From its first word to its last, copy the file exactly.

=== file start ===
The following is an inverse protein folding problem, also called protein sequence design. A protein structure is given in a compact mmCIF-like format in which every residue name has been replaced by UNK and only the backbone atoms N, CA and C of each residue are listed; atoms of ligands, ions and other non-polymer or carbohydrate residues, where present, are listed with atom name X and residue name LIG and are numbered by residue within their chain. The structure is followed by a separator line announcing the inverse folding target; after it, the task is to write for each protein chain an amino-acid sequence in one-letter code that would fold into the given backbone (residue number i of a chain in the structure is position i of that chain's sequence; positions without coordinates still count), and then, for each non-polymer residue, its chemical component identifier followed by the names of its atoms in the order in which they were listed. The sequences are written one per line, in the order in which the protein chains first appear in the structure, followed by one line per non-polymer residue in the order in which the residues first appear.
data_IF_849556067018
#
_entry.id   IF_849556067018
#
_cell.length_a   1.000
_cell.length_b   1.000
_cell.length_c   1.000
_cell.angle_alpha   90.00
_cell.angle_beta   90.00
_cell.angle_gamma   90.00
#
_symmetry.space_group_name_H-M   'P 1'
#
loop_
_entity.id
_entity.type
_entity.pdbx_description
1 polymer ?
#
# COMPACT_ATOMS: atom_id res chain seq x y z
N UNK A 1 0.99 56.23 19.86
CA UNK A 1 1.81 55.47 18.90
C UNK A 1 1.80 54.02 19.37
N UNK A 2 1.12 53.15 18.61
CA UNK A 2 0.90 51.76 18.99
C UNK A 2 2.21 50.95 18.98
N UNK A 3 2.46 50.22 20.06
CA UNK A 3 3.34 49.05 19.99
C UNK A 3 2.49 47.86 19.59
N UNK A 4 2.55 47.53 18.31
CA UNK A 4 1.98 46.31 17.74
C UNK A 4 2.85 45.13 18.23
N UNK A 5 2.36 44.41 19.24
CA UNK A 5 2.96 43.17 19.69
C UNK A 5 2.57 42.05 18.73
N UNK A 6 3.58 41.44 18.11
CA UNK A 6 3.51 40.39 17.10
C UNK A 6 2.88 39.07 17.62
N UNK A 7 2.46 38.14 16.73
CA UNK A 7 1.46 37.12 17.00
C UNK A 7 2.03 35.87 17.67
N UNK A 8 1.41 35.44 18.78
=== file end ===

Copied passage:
The following is an inverse protein folding problem, also called protein sequence design. A protein structure is given in a compact mmCIF-like format in which every residue name has been replaced by UNK and only the backbone atoms N, CA and C of each residue are listed; atoms of ligands, ions and other non-polymer or carbohydrate residues, where present, are listed with atom name X and residue name LIG and are numbered by residue within their chain. The structure is followed by a separator line announcing the inverse folding target; after it, the task is to write for each protein chain an amino-acid sequence in one-letter code that would fold into the given backbone (residue number i of a chain in the structure is position i of that chain's sequence; positions without coordinates still count), and then, for each non-polymer residue, its chemical component identifier followed by the names of its atoms in the order in which they were listed. The sequences are written one per line, in the order in which the protein chains first appear in the structure, followed by one line per non-polymer residue in the order in which the residues first appear.
data_IF_849556067018
#
_entry.id   IF_849556067018
#
_cell.length_a   1.000
_cell.length_b   1.000
_cell.length_c   1.000
_cell.angle_alpha   90.00
_cell.angle_beta   90.00
_cell.angle_gamma   90.00
#
_symmetry.space_group_name_H-M   'P 1'
#
loop_
_entity.id
_entity.type
_entity.pdbx_description
1 polymer ?
#
# COMPACT_ATOMS: atom_id res chain seq x y z
N UNK A 1 0.99 56.23 19.86
CA UNK A 1 1.81 55.47 18.90
C UNK A 1 1.80 54.02 19.37
N UNK A 2 1.12 53.15 18.61
CA UNK A 2 0.90 51.76 18.99
C UNK A 2 2.21 50.95 18.98
N UNK A 3 2.46 50.22 20.06
CA UNK A 3 3.34 49.05 19.99
C UNK A 3 2.49 47.86 19.59
N UNK A 4 2.55 47.53 18.31
CA UNK A 4 1.98 46.31 17.74
C UNK A 4 2.85 45.13 18.23
N UNK A 5 2.36 44.41 19.24
CA UNK A 5 2.96 43.17 19.69
C UNK A 5 2.57 42.05 18.73
N UNK A 6 3.58 41.44 18.11
CA UNK A 6 3.51 40.39 17.10
C UNK A 6 2.88 39.07 17.62
N UNK A 7 2.46 38.14 16.73
CA UNK A 7 1.46 37.12 17.00
C UNK A 7 2.03 35.87 17.67
N UNK A 8 1.41 35.44 18.78